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Modified VWAP Methodologies

New Research: Essay Three

Introducing the MIDAS/AC Normal Deviation Bands

© Andrew Coles - no unauthorized reproduction of this work


The aim of this essay is to introduce a new indicator to the MIDAS canon I have called the MIDAS/AC Normal Deviation Bands.

Work on this new indicator has been motivated by the limitations of the MIDAS Standard Deviation Bands, an indicator that was the focus of my Chapter 15 of the MIDAS book.

This new indicator is based on a formula that has evolved from the original formula of the indicator in Chapter 15 in several ways and the end result is now quite different from that formula. The consequence is a much better indicator which avoids the limitations of its predecessor and can be applied quite extensively to normal trendlike conditions.

It is not the conclusion of this essay that the MIDAS Standard Deviation Bands should be scrapped in favour of the new indicator. What I wish to emphasize far more than was stressed in the book is that the MIDAS Standard Deviation Bands have very limited applicability to very uncommon price patterns. This is the result of the indicator’s formula, which causes the Standard Deviation Bands to fan out (displace) from price much too quickly and much too far for them to be used extensively on normal price movement.

I’ll begin the next section of this essay by highlighting the limitations of the Standard Deviation Bands in Chapter 15, while also briefly discussing the type of very uncommon chart patterns it is limited to.

Limitations of the MIDAS Standard Deviation Bands in my Chapter 15 of the Book

Although it has been an overriding goal of the MIDAS project to create an analysis framework applicable to every possible financial chart pattern through new variations of curves and new indicators, I have always been unhappy with the Standard Deviation Bands due to their extremely limited application. As noted in the introduction, this limited application is caused by the tendency of the bands (a) to fan out from price very rapidly, and (b) to do so while fanning out (or displacing) from price much too far. As a result, the indicator has never been applicable to normal trending environments.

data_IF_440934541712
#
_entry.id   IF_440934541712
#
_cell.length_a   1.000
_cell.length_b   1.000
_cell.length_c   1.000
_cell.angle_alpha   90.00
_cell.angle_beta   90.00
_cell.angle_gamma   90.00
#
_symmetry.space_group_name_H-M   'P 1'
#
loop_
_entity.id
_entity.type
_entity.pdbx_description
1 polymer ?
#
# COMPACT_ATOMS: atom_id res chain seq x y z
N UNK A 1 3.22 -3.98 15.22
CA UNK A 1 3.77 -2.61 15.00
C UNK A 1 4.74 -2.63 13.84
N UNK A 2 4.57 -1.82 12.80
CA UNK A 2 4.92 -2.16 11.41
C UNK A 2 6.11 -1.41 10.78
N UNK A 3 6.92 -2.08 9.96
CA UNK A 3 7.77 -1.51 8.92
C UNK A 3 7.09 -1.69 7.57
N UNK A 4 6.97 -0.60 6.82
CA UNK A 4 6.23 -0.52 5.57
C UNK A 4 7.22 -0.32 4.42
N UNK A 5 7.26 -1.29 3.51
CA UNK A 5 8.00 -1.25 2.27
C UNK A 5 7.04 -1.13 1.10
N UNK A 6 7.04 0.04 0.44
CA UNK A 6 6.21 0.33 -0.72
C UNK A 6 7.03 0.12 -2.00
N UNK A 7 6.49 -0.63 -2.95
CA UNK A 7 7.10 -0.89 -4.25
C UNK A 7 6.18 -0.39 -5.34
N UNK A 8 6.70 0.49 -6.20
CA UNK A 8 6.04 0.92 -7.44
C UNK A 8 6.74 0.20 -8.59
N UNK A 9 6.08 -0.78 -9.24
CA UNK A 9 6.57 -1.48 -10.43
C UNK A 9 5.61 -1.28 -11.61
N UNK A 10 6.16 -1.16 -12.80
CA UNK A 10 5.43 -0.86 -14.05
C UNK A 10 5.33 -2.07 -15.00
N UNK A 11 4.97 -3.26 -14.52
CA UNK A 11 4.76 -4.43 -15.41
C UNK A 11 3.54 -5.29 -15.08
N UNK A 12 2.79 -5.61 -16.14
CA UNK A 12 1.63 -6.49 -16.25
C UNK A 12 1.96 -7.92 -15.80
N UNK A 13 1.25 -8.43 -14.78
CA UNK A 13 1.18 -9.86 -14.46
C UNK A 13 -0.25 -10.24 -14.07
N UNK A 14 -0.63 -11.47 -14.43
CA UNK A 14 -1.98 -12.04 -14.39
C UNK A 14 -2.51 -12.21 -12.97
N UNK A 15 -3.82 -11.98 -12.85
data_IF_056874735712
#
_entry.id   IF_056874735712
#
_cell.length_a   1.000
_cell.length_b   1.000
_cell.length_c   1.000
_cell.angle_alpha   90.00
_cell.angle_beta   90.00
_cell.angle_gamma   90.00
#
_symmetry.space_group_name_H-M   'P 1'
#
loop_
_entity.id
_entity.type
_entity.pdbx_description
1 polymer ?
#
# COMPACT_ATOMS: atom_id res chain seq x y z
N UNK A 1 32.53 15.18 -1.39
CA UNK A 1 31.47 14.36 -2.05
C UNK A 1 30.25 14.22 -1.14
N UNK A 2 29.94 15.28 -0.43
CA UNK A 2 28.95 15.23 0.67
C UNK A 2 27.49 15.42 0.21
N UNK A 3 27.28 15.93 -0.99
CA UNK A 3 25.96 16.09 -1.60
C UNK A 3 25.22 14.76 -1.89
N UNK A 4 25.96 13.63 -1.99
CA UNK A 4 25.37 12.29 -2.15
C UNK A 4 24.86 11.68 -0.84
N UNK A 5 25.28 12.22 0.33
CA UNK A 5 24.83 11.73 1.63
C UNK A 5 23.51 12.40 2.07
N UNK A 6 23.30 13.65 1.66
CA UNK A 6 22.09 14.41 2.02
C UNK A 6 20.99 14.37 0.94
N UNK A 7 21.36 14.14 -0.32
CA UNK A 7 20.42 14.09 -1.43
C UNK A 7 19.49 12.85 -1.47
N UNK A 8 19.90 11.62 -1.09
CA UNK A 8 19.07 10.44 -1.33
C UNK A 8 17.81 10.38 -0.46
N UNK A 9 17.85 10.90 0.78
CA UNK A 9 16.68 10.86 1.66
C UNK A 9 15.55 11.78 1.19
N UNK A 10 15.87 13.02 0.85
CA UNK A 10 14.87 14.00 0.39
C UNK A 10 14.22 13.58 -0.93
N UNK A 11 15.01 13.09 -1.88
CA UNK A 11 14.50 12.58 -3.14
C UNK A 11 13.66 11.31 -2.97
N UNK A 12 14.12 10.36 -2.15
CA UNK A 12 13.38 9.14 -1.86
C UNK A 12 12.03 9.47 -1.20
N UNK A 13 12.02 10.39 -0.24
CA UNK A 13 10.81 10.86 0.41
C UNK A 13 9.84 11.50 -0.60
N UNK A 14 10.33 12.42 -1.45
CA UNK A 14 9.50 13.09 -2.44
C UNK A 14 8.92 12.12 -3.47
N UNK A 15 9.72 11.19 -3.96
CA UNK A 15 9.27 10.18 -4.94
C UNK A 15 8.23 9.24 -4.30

Because of this fanning problem, there are only three types of chart pattern where this indicator can be put to use. All three are characterised by wide oscillations or swing highs and lows that are often trendless. The three types of pattern are:

  1. Reversal Broadening Formations known as Broadening Tops and Broadening Bottoms;
  2. Continuation Broadening Formations sometimes known as Megaphones (inverse to Symmetrical Triangles); and
  3. Very sharp angular price moves, usually after a period of flat or stagnating price activity but sometimes part of larger zigzag formations.

Broadening Formations are very uncommon whether they appear as reversal or continuation patterns. Sharply angular moves are much more common than Broadening Formations but they too are often volatile and frequently unlike normal trending conditions.

For the benefit of readers unfamiliar with Broadening Formations and particularly the sharp angular move in (c), Figure 1, Figure 2, and Figure 3 respectively illustrate these patterns, beginning with Broadening Tops and Broadening Bottoms in Figure 1. (NB. All galleries in this essay will require users to have Flash installed on their computers and can be paused at any time.)

Figure 1: Broadening Top and Broadening Bottom formations in futures, stocks, and cash forex

In Figure 2 below we see two Broadening Formation continuation patterns resembling an inverse Symmetrical Triangle. Sometimes these patterns can last days or weeks, and sometimes years, as in the case of the three year pattern in Cocoa futures below. In Chapter 15 most of my illustrations were intraday futures price patterns.

Figure 2: Two Broadening continuation patterns in stocks and commodities

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